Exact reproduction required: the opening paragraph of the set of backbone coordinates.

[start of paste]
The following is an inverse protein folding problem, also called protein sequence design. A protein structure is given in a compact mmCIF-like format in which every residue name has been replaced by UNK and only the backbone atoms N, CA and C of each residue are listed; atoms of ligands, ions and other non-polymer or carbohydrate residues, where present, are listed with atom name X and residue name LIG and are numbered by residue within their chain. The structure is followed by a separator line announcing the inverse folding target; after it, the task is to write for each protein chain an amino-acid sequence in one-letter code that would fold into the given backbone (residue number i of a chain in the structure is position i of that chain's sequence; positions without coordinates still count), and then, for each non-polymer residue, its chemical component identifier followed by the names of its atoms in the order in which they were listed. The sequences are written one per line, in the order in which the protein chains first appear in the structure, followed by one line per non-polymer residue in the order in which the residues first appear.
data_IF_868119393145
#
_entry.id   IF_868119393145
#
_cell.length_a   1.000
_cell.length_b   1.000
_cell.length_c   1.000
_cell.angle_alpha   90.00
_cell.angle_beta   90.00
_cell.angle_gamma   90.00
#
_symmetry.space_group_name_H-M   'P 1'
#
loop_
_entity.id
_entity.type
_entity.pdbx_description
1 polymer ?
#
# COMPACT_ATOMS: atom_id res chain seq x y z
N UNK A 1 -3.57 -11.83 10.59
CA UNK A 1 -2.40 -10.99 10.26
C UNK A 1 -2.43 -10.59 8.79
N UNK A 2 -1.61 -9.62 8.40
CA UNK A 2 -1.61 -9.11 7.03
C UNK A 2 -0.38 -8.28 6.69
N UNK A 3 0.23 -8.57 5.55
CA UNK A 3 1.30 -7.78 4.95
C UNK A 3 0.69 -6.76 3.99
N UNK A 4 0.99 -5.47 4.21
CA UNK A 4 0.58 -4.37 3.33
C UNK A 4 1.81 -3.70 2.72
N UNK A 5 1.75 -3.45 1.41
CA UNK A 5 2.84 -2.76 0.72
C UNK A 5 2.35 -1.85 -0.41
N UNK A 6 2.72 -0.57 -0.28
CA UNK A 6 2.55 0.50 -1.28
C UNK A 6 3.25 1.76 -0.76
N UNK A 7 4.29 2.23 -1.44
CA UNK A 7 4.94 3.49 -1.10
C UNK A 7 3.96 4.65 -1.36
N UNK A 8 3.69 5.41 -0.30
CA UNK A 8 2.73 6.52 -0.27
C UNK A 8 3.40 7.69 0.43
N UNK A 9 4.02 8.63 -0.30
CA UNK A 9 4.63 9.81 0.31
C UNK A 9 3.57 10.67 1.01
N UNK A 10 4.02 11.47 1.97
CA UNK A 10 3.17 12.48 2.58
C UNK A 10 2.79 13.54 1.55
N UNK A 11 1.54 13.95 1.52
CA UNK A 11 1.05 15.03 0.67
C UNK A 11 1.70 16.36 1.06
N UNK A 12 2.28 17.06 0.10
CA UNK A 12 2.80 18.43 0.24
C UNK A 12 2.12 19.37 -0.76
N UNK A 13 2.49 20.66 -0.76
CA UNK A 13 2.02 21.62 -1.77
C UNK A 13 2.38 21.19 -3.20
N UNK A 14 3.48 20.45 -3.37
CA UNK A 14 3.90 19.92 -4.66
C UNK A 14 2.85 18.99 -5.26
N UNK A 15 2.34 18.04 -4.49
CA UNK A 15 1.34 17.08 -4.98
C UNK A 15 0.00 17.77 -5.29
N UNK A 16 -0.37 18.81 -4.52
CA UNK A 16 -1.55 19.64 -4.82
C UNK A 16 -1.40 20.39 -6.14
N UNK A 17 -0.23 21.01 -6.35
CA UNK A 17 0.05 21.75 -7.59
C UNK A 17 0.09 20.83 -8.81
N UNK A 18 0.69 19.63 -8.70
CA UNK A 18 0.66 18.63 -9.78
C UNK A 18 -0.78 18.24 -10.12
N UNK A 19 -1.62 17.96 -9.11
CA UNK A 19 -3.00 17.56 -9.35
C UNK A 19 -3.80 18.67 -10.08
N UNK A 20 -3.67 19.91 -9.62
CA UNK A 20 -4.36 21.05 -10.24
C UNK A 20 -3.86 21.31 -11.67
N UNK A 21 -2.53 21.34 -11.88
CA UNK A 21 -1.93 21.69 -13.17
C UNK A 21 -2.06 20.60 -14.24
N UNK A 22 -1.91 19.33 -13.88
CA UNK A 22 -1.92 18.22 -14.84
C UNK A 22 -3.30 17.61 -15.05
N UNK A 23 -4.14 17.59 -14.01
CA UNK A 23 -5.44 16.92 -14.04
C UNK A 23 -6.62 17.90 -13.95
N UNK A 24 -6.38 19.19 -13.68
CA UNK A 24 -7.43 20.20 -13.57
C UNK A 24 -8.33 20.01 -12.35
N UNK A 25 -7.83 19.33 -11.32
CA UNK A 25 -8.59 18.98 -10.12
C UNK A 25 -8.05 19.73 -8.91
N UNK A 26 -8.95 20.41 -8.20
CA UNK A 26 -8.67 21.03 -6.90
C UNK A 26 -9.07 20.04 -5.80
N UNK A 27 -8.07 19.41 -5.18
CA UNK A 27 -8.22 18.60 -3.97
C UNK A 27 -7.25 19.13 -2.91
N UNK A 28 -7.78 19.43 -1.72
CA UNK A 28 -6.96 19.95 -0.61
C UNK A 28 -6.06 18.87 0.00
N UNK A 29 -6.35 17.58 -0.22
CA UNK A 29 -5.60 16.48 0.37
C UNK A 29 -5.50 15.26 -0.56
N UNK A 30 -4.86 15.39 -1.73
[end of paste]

The following is an inverse protein folding problem, also called protein sequence design. A protein structure is given in a compact mmCIF-like format in which every residue name has been replaced by UNK and only the backbone atoms N, CA and C of each residue are listed; atoms of ligands, ions and other non-polymer or carbohydrate residues, where present, are listed with atom name X and residue name LIG and are numbered by residue within their chain. The structure is followed by a separator line announcing the inverse folding target; after it, the task is to write for each protein chain an amino-acid sequence in one-letter code that would fold into the given backbone (residue number i of a chain in the structure is position i of that chain's sequence; positions without coordinates still count), and then, for each non-polymer residue, its chemical component identifier followed by the names of its atoms in the order in which they were listed. The sequences are written one per line, in the order in which the protein chains first appear in the structure, followed by one line per non-polymer residue in the order in which the residues first appear.